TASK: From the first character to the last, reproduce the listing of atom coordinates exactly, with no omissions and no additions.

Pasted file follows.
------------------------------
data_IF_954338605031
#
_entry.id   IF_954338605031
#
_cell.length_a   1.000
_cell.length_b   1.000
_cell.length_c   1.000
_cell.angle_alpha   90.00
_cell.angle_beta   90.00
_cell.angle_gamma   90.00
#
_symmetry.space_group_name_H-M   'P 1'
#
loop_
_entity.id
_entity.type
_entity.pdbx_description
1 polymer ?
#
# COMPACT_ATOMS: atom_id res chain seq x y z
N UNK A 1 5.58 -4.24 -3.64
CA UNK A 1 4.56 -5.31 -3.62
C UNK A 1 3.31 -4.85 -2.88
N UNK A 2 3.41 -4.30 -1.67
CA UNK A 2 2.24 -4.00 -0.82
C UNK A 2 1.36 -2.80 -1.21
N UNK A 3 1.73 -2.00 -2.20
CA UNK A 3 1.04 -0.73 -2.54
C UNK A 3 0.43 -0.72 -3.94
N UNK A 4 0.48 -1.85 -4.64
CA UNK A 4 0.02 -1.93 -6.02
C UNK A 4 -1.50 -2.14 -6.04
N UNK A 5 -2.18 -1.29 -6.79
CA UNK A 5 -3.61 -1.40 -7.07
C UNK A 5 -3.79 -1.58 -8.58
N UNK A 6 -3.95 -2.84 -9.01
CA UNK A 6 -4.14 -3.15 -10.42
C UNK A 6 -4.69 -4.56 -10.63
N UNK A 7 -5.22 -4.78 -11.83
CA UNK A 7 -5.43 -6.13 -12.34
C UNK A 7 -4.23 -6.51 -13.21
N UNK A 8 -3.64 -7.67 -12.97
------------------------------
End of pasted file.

data_IF_954338605031
#
_entry.id   IF_954338605031
#
_cell.length_a   1.000
_cell.length_b   1.000
_cell.length_c   1.000
_cell.angle_alpha   90.00
_cell.angle_beta   90.00
_cell.angle_gamma   90.00
#
_symmetry.space_group_name_H-M   'P 1'
#
loop_
_entity.id
_entity.type
_entity.pdbx_description
1 polymer ?
#
# COMPACT_ATOMS: atom_id res chain seq x y z
N UNK A 1 5.58 -4.24 -3.64
CA UNK A 1 4.56 -5.31 -3.62
C UNK A 1 3.31 -4.85 -2.88
N UNK A 2 3.41 -4.30 -1.67
CA UNK A 2 2.24 -4.00 -0.82
C UNK A 2 1.36 -2.80 -1.21
N UNK A 3 1.73 -2.00 -2.20
CA UNK A 3 1.04 -0.73 -2.54
C UNK A 3 0.43 -0.72 -3.94
N UNK A 4 0.48 -1.85 -4.64
CA UNK A 4 0.02 -1.93 -6.02
C UNK A 4 -1.50 -2.14 -6.04
N UNK A 5 -2.18 -1.29 -6.79
CA UNK A 5 -3.61 -1.40 -7.07
C UNK A 5 -3.79 -1.58 -8.58
N UNK A 6 -3.95 -2.84 -9.01
CA UNK A 6 -4.14 -3.15 -10.42
C UNK A 6 -4.69 -4.56 -10.63
N UNK A 7 -5.22 -4.78 -11.83
CA UNK A 7 -5.43 -6.13 -12.34
C UNK A 7 -4.23 -6.51 -13.21
N UNK A 8 -3.64 -7.67 -12.97